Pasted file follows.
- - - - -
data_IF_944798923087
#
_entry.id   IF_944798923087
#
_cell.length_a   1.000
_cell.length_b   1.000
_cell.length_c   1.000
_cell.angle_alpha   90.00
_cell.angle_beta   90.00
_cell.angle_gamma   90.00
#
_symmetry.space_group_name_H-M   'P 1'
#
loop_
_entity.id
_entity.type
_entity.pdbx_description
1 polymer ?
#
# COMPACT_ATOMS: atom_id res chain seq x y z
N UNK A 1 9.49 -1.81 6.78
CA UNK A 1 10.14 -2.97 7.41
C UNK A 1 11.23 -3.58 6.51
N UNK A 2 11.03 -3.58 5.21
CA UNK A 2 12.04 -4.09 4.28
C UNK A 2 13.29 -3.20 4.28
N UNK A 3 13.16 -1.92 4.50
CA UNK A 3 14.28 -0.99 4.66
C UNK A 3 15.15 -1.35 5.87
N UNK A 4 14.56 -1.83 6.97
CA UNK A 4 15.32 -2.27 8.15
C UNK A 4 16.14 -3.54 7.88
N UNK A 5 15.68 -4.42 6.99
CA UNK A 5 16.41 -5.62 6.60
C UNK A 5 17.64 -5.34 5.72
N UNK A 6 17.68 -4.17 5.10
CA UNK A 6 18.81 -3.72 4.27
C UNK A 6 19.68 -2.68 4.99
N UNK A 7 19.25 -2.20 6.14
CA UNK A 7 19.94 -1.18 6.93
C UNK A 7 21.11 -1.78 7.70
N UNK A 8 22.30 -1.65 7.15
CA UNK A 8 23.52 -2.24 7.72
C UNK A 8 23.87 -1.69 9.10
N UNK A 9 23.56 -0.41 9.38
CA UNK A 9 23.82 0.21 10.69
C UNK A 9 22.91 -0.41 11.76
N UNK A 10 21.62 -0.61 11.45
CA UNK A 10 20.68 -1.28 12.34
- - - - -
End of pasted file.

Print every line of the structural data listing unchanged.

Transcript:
data_IF_944798923087
#
_entry.id   IF_944798923087
#
_cell.length_a   1.000
_cell.length_b   1.000
_cell.length_c   1.000
_cell.angle_alpha   90.00
_cell.angle_beta   90.00
_cell.angle_gamma   90.00
#
_symmetry.space_group_name_H-M   'P 1'
#
loop_
_entity.id
_entity.type
_entity.pdbx_description
1 polymer ?
#
# COMPACT_ATOMS: atom_id res chain seq x y z
N UNK A 1 9.49 -1.81 6.78
CA UNK A 1 10.14 -2.97 7.41
C UNK A 1 11.23 -3.58 6.51
N UNK A 2 11.03 -3.58 5.21
CA UNK A 2 12.04 -4.09 4.28
C UNK A 2 13.29 -3.20 4.28
N UNK A 3 13.16 -1.92 4.50
CA UNK A 3 14.28 -0.99 4.66
C UNK A 3 15.15 -1.35 5.87
N UNK A 4 14.56 -1.83 6.97
CA UNK A 4 15.32 -2.27 8.15
C UNK A 4 16.14 -3.54 7.88
N UNK A 5 15.68 -4.42 6.99
CA UNK A 5 16.41 -5.62 6.60
C UNK A 5 17.64 -5.34 5.72
N UNK A 6 17.68 -4.17 5.10
CA UNK A 6 18.81 -3.72 4.27
C UNK A 6 19.68 -2.68 4.99
N UNK A 7 19.25 -2.20 6.14
CA UNK A 7 19.94 -1.18 6.93
C UNK A 7 21.11 -1.78 7.70
N UNK A 8 22.30 -1.65 7.15
CA UNK A 8 23.52 -2.24 7.72
C UNK A 8 23.87 -1.69 9.10
N UNK A 9 23.56 -0.41 9.38
CA UNK A 9 23.82 0.21 10.69
C UNK A 9 22.91 -0.41 11.76
N UNK A 10 21.62 -0.61 11.45
CA UNK A 10 20.68 -1.28 12.34